A history of Victorian England as seen through the eight assassination attempts on the queen's life, ranging from attacks by lone madmen to one of the first modern terrorist plots.
A NewYork Times Notable Book of 2012
Shooting Victoria is historical narrative at its most thrilling, from the cloak and dagger nature of several of the assassination attempts, to Victoria’s brilliant responses to the attacks, alongside astute analysis of how these events actually revitalized the British monarchy at a time when monarchy was quickly becoming unpopular abroad. While thrones across Europe toppled, the Queen’s would-be assassins contributed greatly to the preservation of the crown and to the stability that it enjoys today. After all, according to Victoria herself, “It is worth being shot atto see how much one is loved.”
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About the Author
Paul Thomas Murphy is the author of Shooting Victoria, a New York Times notable book. He holds advanced degrees in Victorian Studies from Oxford and McGill Universities and the University of Colorado, where he taught both English and writing on interdisciplinary topics. He currently resides in Boulder, Colorado.
Read an Excerpt
SHOOTING VICTORIAMADNESS, MAYHEM, and the REBIRTH of the BRITISH MONARCHY
By PAUL THOMAS MURPHY
PEGASUS BOOKSCopyright © 2012 Paul Thomas Murphy
All right reserved.
Chapter OneWedding Portrait
On the morning of 4 May 1840, Edward Oxford stepped out of his lodgings in West Place, West Square, at the Lambeth border of Southwark, and set off eastwards into the heart of that densely populated, proletarian district south of the Thames. He was eighteen, though his diminutive stature and baby face made him look much younger. He was—unusually for him—suddenly prosperous, with £5 in his pocket. And, for the first time in ages, he was free: unemployed by choice, and finally able to pursue the ambition that had been driving him for some time. He set off into what Charles Dickens called the "ganglion" of Southwark's twisted streets, his destination a small general goods store on Blackfriars Road.
Behind him lay one of the very rare green expanses within the gritty boroughs of Lambeth and Southwark. West Square, where Oxford, quitting his job in the West End, had moved four days before to be with his mother, his sister, and her husband, was one of the very few gardened squares on that side of the river. The square was meticulously maintained and gave this neighborhood an unusual air of gentility. And directly to the west of the square, a stone's throw away, a bucolic English-style garden relieved the area from the surrounding urban sprawl. This greenery, however, was not part of a public park—no such thing existed in Southwark at the time—but rather the connected grounds of two institutions. Directly adjacent to West Square stood the Bridewell House of Occupation, a home and school to indigent children. And behind this rose the cupola of an immense neoclassical building: Bethlem Hospital for the Insane.
Southwark had been for the last twenty-five years the latest location of Bedlam, or Bethlem Hospital, which had held many of London's insane since the fourteenth century. Behind Bethlem's walls operated a carefully structured world within a world designed to deal with different degrees and classifications of insanity. And, at the extremities of the hospital, segregated from the rest of the hospital and, with high walls, from the world outside, lay the feature that made Bethlem unique: it housed England's only purpose-built facility for the criminally insane. Communication between the worlds inside and outside the asylum was largely restricted to sound: the occasional shrieks of the patients might have carried as far as West Square; the clanking and clattering of industrial South London must have intruded upon the disturbed thoughts of the patients.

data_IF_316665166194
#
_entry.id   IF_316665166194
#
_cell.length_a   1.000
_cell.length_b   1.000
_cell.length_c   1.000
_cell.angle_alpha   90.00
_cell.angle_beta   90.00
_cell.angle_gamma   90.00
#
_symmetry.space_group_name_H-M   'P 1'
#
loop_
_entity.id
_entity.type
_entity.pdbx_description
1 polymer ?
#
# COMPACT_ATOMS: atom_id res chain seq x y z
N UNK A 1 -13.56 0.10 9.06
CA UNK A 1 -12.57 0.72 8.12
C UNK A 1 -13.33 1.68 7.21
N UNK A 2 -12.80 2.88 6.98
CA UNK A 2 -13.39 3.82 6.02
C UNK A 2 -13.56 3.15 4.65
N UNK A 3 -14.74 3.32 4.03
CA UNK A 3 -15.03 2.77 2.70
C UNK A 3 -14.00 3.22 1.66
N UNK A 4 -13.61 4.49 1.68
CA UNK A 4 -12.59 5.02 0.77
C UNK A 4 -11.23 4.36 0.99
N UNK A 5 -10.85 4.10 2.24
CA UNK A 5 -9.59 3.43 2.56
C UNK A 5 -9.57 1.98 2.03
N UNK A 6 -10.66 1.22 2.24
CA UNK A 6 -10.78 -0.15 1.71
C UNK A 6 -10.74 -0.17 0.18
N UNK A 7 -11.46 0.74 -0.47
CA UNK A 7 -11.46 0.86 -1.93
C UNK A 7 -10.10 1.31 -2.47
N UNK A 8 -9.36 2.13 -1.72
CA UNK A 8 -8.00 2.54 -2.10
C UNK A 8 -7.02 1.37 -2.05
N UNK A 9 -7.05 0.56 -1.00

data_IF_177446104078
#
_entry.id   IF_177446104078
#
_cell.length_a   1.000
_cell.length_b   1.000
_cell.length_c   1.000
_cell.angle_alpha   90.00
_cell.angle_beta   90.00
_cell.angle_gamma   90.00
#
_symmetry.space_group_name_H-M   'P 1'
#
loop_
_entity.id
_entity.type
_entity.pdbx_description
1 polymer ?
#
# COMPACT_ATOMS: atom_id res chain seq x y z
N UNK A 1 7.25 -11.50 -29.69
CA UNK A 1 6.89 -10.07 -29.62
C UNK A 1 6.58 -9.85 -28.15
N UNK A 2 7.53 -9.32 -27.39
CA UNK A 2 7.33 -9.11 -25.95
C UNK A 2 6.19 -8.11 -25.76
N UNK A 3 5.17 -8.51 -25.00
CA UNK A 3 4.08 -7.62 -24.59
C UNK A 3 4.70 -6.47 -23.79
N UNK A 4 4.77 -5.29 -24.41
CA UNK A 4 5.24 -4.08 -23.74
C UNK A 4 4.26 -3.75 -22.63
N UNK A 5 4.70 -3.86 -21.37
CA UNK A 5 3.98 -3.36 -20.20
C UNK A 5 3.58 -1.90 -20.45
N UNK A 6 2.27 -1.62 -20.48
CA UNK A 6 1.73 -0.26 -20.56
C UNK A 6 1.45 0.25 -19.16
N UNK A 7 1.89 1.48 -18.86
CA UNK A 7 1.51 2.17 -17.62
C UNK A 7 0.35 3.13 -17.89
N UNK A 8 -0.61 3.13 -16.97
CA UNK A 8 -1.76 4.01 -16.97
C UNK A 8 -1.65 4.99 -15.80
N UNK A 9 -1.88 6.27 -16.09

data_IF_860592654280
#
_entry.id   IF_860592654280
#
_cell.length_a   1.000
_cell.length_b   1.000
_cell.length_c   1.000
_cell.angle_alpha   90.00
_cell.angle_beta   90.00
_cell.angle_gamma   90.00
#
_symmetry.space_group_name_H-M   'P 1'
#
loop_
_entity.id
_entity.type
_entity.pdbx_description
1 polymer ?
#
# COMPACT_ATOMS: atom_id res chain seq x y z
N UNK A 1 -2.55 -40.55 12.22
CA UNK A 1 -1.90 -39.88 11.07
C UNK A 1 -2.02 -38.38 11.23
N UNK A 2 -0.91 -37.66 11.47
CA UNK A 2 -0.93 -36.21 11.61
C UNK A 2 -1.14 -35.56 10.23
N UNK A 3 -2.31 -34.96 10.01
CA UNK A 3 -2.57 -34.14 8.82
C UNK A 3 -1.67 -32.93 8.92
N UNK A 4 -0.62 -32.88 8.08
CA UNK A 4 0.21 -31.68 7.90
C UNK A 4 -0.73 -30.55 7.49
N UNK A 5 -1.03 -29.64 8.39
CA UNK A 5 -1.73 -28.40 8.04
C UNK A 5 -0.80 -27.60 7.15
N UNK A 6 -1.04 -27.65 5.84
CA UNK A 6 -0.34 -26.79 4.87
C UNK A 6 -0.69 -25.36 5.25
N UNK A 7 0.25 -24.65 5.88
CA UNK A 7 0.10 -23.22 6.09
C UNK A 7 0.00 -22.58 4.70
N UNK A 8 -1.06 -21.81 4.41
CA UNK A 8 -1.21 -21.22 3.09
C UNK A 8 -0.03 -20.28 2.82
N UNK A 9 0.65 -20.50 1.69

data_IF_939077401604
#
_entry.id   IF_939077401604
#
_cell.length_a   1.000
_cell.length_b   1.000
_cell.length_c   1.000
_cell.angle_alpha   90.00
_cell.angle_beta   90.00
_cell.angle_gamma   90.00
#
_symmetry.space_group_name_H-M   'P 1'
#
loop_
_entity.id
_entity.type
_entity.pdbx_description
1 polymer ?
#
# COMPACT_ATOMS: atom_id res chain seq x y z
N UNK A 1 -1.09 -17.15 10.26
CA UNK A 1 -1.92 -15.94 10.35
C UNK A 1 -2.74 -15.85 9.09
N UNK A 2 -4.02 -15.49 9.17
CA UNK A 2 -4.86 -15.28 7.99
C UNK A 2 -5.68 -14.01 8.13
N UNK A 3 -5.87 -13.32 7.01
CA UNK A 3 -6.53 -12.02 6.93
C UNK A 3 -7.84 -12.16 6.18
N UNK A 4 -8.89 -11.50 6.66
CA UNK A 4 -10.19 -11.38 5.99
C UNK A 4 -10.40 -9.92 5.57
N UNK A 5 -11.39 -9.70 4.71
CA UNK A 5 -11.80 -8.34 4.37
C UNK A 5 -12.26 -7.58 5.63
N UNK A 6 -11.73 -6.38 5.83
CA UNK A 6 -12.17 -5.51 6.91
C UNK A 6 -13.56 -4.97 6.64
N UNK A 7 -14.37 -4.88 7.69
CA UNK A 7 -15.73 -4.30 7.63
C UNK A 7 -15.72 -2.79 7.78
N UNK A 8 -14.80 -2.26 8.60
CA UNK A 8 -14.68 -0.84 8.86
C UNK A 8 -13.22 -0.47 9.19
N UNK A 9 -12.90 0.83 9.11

But on this day, if Edward Oxford was even aware of Bethlem's world within a world, he was headed away from it, literally and figuratively. He had his entire life largely kept himself—his dreams and his plans—to himself. Today, however, that would change. Today, Oxford would take a major step toward recognition by all of London—by the world. Today, he would buy his guns.
Back in his room at West Square, Oxford kept a locked box. When, five weeks later, the police smashed its lock and opened it, they found the cache of a secret society: a uniform of sorts—a crepe cap tied off with two red bows—and, neatly written on two sheets of foolscap, a document listing the rules and regulations of an organization optimistically named "Young England." The documents revealed Young England to be a highly disciplined insurrectionary body. All members were expected to adopt an alias and to be well armed and prepared for covert military action: "every member shall be provided with a brace of pistols, a sword, a rifle, and a dagger; the two latter to be kept at the committee room." Every member, as well, was expected when necessary to be a master of disguise—ready to play "the labourer, the mechanic, and the gentleman." And, apparently for mutual recognition on the day of the insurrection, every member was to keep "a black crape cap, to cover his face, with the marks of distinction outside." These marks of distinction denoted rank in the organization, and the two red bows on Oxford's cap made him a captain, a position of true command, as captains were members "who can procure an hundred men." Oxford had chosen the rather transparent alias of "Oxonian," one of the four captains named in this document.
It was, on paper, an organization of over four hundred armed members. And when this document became public, many believed Oxford to be a part of a wide-ranging conspiracy to overthrow the Queen's government. But Young England was entirely Oxford's own creation, and this manifesto, though signed by a fictitious secretary Smith, was in Oxford's own handwriting. His hundred troops and the generals existed only in his own mind. This fantasy was to Oxford a compelling—now, controlling—one, for that fantasy gave him a stature wholly denied him in everyday life, as well as a profound sense of self-worth and purpose in a life that heretofore lacked both.